VANCOMYCIN Mechanism of Action Vancomycin is an antibiotic drug which is structurally classified as a glycopeptide. It mainly acts by prevention of cell-wall biosynthesis of bacteria. It is specially effective against gram-positive bacteria and has been known to be effective against resistant strains of MRSA. Vancomycin is known as the drug of last resort as it generally used when all other treatments have failed. However, bacteria have started developing resistance to vancomycin as well- leading to use of other antibiotics. Vancomycin acts by inhibiting cell wall synthesis of bacteria. Peptidoglycan layer of the cell wall is rigid due to its highly cross-linked structure. During the synthesis of the peptidoglycan layer of bacteria, new building blocks of peptidoglycan get inserted (i.e. monomers of N-acetylmuramic acid and N-acetylglucosamine) into the membrane.Vancomycin inhibit the synthesis of bacterial cell wall phospholipids as well as peptidoglycan polymerization in a time dependent fashion by binding to the D-ala-D-ala side chain of the precursor pentapeptide.This prevent the transglycosylation step in peptidoglycan polymerization . By doing so, vancomycin makes the peptidoglycan layer less rigid and more permeable. This causes cellular contents of the bacteria to leak out and eventually death of the bacteria. Mutations in the transpeptidase enzyme can lead to increased resistance to vancomycin.
Просмотров: 8211 Medinaz
Cell Wall Synthesis Inhibitors 1
 
29:17
Просмотров: 3950 Medicine
Pharmacology: Inhibitors of Cell Wall Synthesis
 
08:23
Please encourage us to like to our videos 👍👍 and subscribe to channel 🆘
Просмотров: 144 Department of Biology
Cell Wall Synthesis Inhibitors Antibiotics
 
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Classification of Cell Wall Synthesis Inhibitors. Antibiotics
Просмотров: 71 Faisal Mehboob Physiotherapist
Pharmacology Lessons: Beta lactams Antibiotics
 
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β-Lactam antibiotics (beta-lactam antibiotics) are a broad class of antibiotics, consisting of all antibiotic agents that contains a β-lactam ring in their molecular structures. This includes penicillin derivatives (penams), cephalosporins (cephems), monobactams, and carbapenems. Most β-lactam antibiotics work by inhibiting cell wall biosynthesis in the bacterial organism and are the most widely used group of antibiotics.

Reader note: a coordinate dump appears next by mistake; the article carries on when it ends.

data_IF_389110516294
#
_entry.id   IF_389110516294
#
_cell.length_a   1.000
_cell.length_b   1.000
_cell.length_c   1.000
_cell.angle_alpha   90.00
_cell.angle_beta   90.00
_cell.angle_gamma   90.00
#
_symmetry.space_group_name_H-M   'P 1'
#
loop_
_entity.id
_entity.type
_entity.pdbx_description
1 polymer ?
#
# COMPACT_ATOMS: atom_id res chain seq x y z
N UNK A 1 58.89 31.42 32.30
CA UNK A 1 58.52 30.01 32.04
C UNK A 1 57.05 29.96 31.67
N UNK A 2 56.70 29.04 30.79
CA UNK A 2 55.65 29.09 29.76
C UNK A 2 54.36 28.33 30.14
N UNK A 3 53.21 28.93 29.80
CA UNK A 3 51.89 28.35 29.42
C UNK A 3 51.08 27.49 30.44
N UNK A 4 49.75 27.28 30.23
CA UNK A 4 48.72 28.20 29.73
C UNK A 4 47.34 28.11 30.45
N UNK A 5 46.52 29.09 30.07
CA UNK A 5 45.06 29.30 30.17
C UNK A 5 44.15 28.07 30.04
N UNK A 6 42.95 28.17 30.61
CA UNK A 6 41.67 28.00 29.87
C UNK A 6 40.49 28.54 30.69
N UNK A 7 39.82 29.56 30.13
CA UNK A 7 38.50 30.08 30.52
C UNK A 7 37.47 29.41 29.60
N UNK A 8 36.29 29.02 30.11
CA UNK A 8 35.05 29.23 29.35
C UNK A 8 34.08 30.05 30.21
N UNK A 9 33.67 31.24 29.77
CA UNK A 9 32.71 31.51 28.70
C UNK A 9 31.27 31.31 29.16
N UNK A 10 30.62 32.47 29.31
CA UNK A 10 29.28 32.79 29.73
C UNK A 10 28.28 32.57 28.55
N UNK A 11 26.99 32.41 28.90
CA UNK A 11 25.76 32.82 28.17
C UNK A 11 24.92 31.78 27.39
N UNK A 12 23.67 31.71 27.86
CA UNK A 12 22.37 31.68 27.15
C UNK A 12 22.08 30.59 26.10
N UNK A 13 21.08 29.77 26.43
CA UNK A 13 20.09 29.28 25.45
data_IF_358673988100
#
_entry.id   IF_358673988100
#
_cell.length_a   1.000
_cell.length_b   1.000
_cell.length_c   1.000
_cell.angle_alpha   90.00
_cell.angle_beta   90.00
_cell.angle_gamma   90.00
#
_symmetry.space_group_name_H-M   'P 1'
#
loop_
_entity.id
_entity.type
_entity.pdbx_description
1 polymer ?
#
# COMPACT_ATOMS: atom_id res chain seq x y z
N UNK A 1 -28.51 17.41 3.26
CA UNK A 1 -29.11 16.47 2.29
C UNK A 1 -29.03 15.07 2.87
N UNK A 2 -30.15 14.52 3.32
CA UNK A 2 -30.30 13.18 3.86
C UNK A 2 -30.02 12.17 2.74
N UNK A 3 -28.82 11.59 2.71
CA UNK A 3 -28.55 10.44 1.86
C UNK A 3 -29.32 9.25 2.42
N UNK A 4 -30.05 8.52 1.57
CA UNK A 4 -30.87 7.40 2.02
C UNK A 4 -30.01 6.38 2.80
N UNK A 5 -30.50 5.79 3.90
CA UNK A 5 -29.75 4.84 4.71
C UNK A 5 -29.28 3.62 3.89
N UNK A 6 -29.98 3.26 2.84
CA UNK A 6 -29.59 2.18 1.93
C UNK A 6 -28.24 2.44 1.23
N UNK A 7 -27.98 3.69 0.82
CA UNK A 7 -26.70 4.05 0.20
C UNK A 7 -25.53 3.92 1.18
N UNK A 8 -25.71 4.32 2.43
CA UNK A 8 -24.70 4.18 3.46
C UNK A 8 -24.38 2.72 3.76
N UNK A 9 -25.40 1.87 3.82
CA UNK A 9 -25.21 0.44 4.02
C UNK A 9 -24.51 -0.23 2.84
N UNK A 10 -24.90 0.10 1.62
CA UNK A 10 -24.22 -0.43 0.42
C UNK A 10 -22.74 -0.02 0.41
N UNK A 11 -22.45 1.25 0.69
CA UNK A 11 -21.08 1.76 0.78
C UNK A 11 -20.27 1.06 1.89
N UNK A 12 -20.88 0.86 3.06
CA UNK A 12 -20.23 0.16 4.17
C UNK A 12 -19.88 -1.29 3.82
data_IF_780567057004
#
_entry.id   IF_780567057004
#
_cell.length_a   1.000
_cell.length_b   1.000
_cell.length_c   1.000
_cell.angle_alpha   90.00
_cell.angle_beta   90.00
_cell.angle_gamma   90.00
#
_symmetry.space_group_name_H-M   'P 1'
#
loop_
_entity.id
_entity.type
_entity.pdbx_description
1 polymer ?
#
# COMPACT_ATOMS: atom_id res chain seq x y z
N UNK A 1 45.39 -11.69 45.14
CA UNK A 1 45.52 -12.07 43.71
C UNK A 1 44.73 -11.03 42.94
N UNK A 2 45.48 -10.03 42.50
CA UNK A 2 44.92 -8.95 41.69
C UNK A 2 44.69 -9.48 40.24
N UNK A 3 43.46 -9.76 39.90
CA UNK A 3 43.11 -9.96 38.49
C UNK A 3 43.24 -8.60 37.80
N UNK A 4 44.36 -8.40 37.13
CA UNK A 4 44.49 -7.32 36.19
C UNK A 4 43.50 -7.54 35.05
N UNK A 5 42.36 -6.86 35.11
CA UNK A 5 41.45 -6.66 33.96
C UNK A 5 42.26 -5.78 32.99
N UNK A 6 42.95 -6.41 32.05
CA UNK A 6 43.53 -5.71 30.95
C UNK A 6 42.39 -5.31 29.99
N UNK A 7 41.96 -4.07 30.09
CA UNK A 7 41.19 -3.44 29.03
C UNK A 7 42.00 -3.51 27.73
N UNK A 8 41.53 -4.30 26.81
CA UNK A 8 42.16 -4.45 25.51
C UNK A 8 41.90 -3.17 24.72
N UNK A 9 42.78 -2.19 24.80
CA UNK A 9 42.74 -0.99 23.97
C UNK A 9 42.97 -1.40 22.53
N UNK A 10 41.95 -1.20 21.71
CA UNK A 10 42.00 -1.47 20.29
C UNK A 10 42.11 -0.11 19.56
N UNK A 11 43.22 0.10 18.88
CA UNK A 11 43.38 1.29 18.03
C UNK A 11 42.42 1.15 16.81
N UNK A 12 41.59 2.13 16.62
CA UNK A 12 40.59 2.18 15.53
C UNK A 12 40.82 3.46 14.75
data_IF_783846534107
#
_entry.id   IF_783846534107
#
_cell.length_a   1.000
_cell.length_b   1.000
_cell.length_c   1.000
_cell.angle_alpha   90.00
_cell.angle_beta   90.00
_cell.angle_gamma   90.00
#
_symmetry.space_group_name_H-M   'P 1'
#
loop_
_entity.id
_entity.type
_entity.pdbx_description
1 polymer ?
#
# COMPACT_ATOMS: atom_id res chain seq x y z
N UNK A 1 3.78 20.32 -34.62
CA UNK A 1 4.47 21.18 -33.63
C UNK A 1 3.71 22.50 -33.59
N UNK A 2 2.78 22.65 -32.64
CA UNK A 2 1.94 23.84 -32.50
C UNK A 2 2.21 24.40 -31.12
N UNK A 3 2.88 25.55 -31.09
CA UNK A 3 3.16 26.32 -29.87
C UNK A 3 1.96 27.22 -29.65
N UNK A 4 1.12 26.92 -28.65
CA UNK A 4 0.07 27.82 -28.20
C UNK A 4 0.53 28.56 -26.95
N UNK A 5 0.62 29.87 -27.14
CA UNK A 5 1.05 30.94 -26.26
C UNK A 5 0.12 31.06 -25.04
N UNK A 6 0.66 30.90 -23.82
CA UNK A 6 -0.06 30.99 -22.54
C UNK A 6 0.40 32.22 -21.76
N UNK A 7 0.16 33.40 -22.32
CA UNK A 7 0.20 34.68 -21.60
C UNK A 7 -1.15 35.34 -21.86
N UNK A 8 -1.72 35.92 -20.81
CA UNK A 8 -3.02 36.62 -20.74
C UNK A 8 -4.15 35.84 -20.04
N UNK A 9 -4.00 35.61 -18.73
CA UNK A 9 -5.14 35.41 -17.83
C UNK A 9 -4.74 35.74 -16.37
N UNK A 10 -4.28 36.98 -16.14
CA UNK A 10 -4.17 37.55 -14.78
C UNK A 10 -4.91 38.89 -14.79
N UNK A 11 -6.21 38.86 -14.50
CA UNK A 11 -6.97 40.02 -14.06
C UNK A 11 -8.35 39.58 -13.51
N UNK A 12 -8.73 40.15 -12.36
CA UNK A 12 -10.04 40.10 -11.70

Просмотров: 56979 Target PEBC PREP
Pharmacology – ANTIBIOTICS – NUCLEIC ACID & FOLIC ACID & PROTEIN SYNTHESIS INHIBITORS (MADE EASY)
 
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Support us on Patreon: https://www.patreon.com/speedpharmacology Follow us on Facebook: https://www.facebook.com/SpeedPharmacology/ Get Speed Pharmacology Merch Here: https://teespring.com/stores/speed-pharmacology **************************************************************************************************** This is Part 2 of a 2-Part lecture on Antibiotics. Topics covered include: mechanism of action and side effects of Nucleic Acid Synthesis Inhibitors: Metronidazole, Quinolones and Rifamycins; Protein Synthesis Inhibitors: Aminoglycosides, Tetracyclines, Glycylcyclines, Amphenicols, Macrolides, Ketolides, Lincosamides, Streptogramins and Oxazolidinones; Metabolic Pathway inhibitors: Sulfonamides and Trimethoprim.
Просмотров: 14958 Speed Pharmacology
VANCOMYCIN Quick Review with Mnemonic